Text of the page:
Parliamentary Budget Officer Yves Giroux waits to appear before the Commons Finance committee on Parliament Hill in Ottawa, Tuesday March 10, 2020. THE CANADIAN PRESS/Adrian Wyld

Parliamentary Budget Officer Yves Giroux waits to appear before the Commons Finance committee on Parliament Hill in Ottawa, Tuesday March 10, 2020. THE CANADIAN PRESS/Adrian Wyld

Parliamentary budget officer says basic income program could halve poverty rate

The study, which federal officials monitored closely, was ended early with a change of government in Ontario

The federal government could cut poverty rates by almost half in one year if it launched a basic income similar to one previously studied in Ontario, the parliamentary budget officer says.

Although nationally the drop in poverty rates under such a measure would be about 49 per cent, the reductions would vary across provinces.

Budget officer Yves Giroux estimated that poverty rates could fall as much as 61.9 per cent in Manitoba or as little as 13.5 per cent in Newfoundland and Labrador if the federal government instituted the program.

At its core a basic or guaranteed income provides a no-strings-attached government benefit to citizens to provide each with a minimum amount of earnings.

Four years ago, Ontario began studying the effects of providing people with enough money to be about three-quarters of the way to the poverty line, and rolling back payments for every dollar of earnings.

The study, which federal officials monitored closely, was ended early with a change of government in Ontario.

Giroux said a federal program modelled on what was set up in the Ontario experiment would cost an estimated $85 billion if implemented this fiscal year, rising to over $93 billion by 2026.

The budget officer’s report released Wednesday updates his projections from last summer about the cost of a basic income program, and details the financial ripple effect across households and workers.

Driving the work were questions from parliamentarians about the effects of a basic income program, which has picked up political traction over the last year as the COVID-19 pandemic put the economy into a tailspin. At its worst, the pandemic cost the country about three million jobs and reduced hours and incomes for 2.5 million more.

The grassroots of the Liberal and New Democratic parties have put forward resolutions at their respective policy conventions to make a basic income a core policy. Although it may win approval when New Democrats gather, the Liberals are split on the proposal, with Prime Minister Justin Trudeau said to still be less-than-enthused with the idea.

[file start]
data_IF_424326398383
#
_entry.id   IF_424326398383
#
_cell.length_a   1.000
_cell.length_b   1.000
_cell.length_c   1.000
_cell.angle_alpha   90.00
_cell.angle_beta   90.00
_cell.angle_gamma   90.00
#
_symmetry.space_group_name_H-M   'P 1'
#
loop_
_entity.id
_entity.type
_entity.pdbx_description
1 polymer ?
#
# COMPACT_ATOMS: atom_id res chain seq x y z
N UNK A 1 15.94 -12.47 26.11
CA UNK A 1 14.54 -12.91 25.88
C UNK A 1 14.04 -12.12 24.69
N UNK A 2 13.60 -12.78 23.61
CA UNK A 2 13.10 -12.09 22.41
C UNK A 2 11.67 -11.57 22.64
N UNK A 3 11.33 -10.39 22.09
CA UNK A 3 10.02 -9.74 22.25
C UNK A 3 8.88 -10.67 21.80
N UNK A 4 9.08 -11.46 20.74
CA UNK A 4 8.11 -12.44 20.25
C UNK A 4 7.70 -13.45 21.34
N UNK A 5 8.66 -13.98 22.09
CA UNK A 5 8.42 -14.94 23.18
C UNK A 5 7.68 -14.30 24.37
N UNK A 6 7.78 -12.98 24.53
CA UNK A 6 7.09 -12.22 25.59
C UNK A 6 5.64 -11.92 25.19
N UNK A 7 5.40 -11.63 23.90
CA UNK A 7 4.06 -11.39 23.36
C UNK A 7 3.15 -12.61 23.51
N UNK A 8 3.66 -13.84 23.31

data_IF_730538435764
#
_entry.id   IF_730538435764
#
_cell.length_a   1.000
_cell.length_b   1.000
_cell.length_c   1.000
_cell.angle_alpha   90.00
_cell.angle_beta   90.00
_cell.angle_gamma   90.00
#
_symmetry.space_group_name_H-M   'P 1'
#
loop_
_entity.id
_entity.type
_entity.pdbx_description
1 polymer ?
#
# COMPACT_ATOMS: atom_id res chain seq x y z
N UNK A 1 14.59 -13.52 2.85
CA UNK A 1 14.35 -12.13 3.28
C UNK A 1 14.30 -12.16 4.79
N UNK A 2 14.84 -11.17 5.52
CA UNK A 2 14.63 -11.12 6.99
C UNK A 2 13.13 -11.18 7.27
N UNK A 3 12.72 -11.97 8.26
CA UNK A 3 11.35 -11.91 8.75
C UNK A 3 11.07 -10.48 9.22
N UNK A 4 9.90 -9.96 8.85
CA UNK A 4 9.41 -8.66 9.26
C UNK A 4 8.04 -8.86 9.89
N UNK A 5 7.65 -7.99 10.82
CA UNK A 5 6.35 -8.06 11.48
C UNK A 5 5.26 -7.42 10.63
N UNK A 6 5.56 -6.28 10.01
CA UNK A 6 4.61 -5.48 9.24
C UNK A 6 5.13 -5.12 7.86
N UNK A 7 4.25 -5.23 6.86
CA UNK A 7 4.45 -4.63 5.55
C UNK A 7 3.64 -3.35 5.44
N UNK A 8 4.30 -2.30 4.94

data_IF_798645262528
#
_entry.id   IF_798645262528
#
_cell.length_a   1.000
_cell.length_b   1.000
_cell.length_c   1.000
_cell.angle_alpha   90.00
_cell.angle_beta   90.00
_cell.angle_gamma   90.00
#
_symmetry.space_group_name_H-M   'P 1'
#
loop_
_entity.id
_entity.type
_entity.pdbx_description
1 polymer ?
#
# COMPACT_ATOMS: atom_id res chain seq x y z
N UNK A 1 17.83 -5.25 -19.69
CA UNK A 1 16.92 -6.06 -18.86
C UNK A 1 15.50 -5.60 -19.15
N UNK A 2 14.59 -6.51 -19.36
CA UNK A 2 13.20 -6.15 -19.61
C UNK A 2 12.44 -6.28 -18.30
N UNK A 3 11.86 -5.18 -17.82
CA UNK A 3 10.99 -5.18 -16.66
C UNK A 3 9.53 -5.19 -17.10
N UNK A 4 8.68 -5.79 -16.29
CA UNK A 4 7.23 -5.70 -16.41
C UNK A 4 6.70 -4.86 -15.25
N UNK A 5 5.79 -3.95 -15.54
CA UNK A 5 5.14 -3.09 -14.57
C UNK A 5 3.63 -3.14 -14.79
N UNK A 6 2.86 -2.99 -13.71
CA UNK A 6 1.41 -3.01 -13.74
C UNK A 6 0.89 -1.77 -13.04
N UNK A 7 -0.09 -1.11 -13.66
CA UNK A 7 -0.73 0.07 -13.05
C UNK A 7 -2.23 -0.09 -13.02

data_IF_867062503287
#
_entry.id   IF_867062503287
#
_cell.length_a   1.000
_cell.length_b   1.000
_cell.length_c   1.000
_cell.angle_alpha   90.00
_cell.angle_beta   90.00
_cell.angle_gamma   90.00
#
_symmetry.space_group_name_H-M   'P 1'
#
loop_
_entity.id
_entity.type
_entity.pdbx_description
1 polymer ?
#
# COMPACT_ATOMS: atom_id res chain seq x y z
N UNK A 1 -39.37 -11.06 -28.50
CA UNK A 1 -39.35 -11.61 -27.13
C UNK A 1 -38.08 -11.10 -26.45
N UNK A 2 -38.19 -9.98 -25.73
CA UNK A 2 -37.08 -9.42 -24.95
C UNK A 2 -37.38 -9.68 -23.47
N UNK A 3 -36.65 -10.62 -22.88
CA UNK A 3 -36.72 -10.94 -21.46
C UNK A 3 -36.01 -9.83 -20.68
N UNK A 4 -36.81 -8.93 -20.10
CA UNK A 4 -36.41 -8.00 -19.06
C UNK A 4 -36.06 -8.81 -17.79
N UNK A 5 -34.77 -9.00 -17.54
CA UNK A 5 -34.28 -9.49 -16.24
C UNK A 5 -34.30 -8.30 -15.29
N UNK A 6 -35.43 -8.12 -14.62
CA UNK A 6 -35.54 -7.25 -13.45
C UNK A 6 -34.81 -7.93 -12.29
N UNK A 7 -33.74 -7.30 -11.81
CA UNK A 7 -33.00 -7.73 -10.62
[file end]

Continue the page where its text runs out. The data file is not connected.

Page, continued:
Had there been in place a basic income program like the one Giroux modelled, the government would have paid about $17,000 to a single person, or $24,000 for a couple, and then taken off 50 cents for every dollar earned as incomes rose from there.

For the most part, Giroux estimated, disposable income would rise for those at the bottom of the income scale by 17.5 per cent, or just over $4,500, while those higher up the earnings scale would see their incomes drop slightly.

The reason for the drop would be another caveat in the modelling, that the federal government would remove refundable and non-refundable tax credits aimed at fighting poverty.

Overall, Giroux’s report said more than 6.4 million people would see their disposable income rise as a result of a basic income program, on average by 49.6 per cent, while 16.8 million more would have their net income fall by 5.4 per cent.

Giroux’s report also said that the interaction between tax rates, elimination of credits and earnings as part of basic income would make some workers rethink taking on additional employment hours if it meant losing income through a combination of paying more taxes and receiving fewer benefit dollars.